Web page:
Although the city council wants to deny police protection to the citizens of Minneapolis, some officials still want it for themselves. The city hired a private security firm to protect three council members at the cost of $4,500 a day. In other words, security for me but not for thee.

A CNN reporter asked Lisa Bender, president of the Minneapolis City Council, what people are supposed to do if their homes are being burglarized. "What if in the middle of the night my home is broken into," the reporter asked. "Who do I call?" 

Bender basically said the police aren't necessary to deal with a home invasion because if you're calling 911 to report a burglary, you're coming from a "place of privilege."  By privilege, I think Bender meant white privilege. 

If I follow her reasoning aright, Bender is basically arguing that white people don't deserve police protection from theft because they (or perhaps their ancestors) benefited unfairly from our society's structural racism.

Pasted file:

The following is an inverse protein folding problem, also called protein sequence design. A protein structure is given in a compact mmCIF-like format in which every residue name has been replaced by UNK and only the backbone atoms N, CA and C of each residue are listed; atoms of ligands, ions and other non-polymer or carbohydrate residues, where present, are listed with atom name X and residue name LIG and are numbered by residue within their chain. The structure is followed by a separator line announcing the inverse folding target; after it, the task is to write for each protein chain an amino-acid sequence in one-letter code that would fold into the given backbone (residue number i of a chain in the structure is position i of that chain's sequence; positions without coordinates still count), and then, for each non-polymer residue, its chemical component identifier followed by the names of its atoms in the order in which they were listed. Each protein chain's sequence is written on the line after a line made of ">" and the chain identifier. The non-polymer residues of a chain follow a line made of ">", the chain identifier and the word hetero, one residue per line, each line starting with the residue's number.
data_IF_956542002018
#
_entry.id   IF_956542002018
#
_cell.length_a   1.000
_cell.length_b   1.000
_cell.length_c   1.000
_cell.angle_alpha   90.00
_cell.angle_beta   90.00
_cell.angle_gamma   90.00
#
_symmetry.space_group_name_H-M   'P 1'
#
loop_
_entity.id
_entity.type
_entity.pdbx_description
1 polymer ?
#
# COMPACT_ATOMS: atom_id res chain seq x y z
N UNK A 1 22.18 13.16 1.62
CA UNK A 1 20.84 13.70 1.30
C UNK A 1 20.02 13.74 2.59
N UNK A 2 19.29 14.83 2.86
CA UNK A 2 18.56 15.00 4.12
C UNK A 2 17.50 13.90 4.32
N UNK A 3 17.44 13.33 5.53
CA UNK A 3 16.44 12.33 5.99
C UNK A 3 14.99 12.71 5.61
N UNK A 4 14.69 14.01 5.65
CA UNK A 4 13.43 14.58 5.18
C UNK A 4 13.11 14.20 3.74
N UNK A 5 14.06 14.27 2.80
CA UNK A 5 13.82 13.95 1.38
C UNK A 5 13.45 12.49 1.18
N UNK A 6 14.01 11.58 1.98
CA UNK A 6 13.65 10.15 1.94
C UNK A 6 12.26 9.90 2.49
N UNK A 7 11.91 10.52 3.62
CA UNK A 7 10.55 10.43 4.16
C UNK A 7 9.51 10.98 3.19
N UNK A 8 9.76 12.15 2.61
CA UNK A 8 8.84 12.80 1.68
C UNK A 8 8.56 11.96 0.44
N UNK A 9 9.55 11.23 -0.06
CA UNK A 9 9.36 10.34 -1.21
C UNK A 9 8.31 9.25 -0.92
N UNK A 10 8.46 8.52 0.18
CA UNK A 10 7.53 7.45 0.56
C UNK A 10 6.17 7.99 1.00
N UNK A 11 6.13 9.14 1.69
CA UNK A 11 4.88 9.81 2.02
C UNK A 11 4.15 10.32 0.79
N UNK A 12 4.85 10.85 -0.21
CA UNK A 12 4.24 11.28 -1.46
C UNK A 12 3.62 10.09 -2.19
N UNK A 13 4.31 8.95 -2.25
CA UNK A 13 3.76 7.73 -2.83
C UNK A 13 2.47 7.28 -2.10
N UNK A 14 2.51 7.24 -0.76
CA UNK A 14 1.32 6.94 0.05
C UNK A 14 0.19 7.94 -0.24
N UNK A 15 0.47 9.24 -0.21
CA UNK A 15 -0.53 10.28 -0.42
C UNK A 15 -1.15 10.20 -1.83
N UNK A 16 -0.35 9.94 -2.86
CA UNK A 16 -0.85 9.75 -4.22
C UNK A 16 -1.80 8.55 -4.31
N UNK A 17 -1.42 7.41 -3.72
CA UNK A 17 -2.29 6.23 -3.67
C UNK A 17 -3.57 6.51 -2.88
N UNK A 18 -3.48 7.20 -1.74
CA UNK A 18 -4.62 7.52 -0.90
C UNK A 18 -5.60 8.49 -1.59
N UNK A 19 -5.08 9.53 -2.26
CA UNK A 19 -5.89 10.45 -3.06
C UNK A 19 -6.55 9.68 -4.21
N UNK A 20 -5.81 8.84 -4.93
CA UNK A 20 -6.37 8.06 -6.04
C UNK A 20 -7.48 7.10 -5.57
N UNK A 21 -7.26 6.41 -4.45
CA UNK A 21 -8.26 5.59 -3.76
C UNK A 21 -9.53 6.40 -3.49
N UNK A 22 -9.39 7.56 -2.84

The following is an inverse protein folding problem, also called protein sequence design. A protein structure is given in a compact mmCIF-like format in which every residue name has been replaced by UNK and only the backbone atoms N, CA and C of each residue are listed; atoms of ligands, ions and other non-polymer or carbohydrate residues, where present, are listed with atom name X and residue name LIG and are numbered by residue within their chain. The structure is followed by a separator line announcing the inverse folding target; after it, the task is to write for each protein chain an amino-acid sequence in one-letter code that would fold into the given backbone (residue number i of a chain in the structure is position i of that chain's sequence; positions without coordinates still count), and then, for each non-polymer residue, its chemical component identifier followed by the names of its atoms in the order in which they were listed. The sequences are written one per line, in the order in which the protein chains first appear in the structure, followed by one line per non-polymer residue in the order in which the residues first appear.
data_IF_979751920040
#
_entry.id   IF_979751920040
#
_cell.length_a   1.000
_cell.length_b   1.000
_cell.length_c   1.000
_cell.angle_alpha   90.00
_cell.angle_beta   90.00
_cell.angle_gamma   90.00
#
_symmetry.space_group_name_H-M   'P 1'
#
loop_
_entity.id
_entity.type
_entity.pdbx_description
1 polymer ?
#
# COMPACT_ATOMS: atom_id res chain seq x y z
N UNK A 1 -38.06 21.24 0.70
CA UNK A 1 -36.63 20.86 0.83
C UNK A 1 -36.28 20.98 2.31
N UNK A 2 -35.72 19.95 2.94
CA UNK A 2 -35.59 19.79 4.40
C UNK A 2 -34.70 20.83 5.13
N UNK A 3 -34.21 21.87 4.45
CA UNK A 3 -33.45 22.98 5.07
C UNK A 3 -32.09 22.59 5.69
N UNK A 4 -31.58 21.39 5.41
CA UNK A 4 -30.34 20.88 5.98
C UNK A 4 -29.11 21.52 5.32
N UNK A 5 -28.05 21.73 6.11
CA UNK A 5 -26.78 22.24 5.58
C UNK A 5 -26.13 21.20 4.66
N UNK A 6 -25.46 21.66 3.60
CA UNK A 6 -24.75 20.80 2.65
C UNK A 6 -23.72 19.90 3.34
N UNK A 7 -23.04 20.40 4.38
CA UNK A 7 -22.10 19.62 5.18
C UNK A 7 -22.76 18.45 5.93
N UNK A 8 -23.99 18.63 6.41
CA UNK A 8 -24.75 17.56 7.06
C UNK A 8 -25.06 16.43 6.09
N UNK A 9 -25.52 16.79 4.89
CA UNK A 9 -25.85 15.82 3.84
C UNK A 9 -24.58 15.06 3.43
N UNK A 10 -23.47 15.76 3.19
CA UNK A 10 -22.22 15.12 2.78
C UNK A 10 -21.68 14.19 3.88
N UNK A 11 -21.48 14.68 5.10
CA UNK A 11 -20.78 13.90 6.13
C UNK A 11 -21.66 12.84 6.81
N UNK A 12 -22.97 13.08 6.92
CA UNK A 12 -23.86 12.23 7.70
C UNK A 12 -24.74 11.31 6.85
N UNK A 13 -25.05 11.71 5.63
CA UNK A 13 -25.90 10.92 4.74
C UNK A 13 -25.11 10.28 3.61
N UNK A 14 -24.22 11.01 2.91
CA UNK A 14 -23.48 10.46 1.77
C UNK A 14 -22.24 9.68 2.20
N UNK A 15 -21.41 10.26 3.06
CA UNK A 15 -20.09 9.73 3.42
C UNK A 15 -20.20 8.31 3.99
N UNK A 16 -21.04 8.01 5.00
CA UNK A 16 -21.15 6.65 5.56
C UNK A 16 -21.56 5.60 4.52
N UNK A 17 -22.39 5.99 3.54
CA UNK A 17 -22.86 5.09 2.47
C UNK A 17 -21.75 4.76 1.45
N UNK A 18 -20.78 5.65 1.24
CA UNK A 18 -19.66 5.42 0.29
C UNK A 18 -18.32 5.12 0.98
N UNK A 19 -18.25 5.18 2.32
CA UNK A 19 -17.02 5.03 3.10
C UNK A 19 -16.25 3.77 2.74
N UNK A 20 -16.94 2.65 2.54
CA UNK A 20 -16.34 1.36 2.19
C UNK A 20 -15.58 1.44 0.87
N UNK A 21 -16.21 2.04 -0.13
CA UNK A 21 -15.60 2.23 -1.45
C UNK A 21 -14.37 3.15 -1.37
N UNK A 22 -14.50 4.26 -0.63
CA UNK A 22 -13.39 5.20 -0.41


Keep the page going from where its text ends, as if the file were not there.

But of course, that's bullshit. 

As far as I know, my family hasn't exploited anybody. My great grandfather on my father's side worked in a brick factory in England. Sometime in the 1880s, he immigrated to Canada with his wife and children and finally wound up in Kansas. No slaves on that side of my family.

My mother's people emigrated from Germany before the American Revolution. They settled in Pennsylvania, and several of my ancestors fought in George Washington's army. No slaves or racial exploitation on the German side of my family.